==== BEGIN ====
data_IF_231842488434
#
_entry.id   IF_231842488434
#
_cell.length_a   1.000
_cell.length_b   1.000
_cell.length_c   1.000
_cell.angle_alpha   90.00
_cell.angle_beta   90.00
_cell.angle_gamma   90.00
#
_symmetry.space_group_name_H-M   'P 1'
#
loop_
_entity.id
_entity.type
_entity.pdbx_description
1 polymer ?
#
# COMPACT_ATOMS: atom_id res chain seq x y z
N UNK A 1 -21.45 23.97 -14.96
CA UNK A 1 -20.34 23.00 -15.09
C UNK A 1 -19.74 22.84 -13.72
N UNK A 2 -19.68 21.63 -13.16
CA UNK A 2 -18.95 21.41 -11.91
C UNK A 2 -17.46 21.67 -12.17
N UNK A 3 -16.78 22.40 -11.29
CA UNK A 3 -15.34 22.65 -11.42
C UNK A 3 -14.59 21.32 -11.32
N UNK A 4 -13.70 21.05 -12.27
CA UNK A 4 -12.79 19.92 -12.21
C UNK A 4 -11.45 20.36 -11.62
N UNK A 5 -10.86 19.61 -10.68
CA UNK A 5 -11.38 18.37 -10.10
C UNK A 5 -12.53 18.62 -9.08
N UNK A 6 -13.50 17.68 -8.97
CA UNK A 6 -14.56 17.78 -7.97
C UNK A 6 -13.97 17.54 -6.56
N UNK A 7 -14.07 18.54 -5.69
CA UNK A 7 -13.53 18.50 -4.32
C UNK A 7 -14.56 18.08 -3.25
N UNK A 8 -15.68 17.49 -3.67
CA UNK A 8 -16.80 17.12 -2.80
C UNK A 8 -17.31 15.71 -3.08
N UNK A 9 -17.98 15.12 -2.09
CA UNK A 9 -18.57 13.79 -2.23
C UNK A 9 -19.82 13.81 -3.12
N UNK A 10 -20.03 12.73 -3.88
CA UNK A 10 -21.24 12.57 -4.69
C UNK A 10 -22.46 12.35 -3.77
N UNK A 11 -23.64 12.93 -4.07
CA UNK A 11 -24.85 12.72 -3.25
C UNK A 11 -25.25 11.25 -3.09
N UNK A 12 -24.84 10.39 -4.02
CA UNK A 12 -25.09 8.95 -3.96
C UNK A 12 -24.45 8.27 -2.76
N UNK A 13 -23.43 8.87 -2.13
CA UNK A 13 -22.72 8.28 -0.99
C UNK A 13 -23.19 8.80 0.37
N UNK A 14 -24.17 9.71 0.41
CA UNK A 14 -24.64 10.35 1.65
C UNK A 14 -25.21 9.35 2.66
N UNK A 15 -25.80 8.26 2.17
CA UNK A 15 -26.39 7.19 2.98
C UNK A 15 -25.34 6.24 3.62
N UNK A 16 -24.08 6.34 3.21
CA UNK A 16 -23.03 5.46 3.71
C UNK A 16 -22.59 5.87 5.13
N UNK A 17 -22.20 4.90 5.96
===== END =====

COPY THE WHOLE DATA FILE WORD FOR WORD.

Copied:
data_IF_231842488434
#
_entry.id   IF_231842488434
#
_cell.length_a   1.000
_cell.length_b   1.000
_cell.length_c   1.000
_cell.angle_alpha   90.00
_cell.angle_beta   90.00
_cell.angle_gamma   90.00
#
_symmetry.space_group_name_H-M   'P 1'
#
loop_
_entity.id
_entity.type
_entity.pdbx_description
1 polymer ?
#
# COMPACT_ATOMS: atom_id res chain seq x y z
N UNK A 1 -21.45 23.97 -14.96
CA UNK A 1 -20.34 23.00 -15.09
C UNK A 1 -19.74 22.84 -13.72
N UNK A 2 -19.68 21.63 -13.16
CA UNK A 2 -18.95 21.41 -11.91
C UNK A 2 -17.46 21.67 -12.17
N UNK A 3 -16.78 22.40 -11.29
CA UNK A 3 -15.34 22.65 -11.42
C UNK A 3 -14.59 21.32 -11.32
N UNK A 4 -13.70 21.05 -12.27
CA UNK A 4 -12.79 19.92 -12.21
C UNK A 4 -11.45 20.36 -11.62
N UNK A 5 -10.86 19.61 -10.68
CA UNK A 5 -11.38 18.37 -10.10
C UNK A 5 -12.53 18.62 -9.08
N UNK A 6 -13.50 17.68 -8.97
CA UNK A 6 -14.56 17.78 -7.97
C UNK A 6 -13.97 17.54 -6.56
N UNK A 7 -14.07 18.54 -5.69
CA UNK A 7 -13.53 18.50 -4.32
C UNK A 7 -14.56 18.08 -3.25
N UNK A 8 -15.68 17.49 -3.67
CA UNK A 8 -16.80 17.12 -2.80
C UNK A 8 -17.31 15.71 -3.08
N UNK A 9 -17.98 15.12 -2.09
CA UNK A 9 -18.57 13.79 -2.23
C UNK A 9 -19.82 13.81 -3.12
N UNK A 10 -20.03 12.73 -3.88
CA UNK A 10 -21.24 12.57 -4.69
C UNK A 10 -22.46 12.35 -3.77
N UNK A 11 -23.64 12.93 -4.07
CA UNK A 11 -24.85 12.72 -3.25
C UNK A 11 -25.25 11.25 -3.09
N UNK A 12 -24.84 10.39 -4.02
CA UNK A 12 -25.09 8.95 -3.96
C UNK A 12 -24.45 8.27 -2.76
N UNK A 13 -23.43 8.87 -2.13
CA UNK A 13 -22.72 8.28 -0.99
C UNK A 13 -23.19 8.80 0.37
N UNK A 14 -24.17 9.71 0.41
CA UNK A 14 -24.64 10.35 1.65
C UNK A 14 -25.21 9.35 2.66
N UNK A 15 -25.80 8.26 2.17
CA UNK A 15 -26.39 7.19 2.98
C UNK A 15 -25.34 6.24 3.62
N UNK A 16 -24.08 6.34 3.21
CA UNK A 16 -23.03 5.46 3.71
C UNK A 16 -22.59 5.87 5.13
N UNK A 17 -22.20 4.90 5.96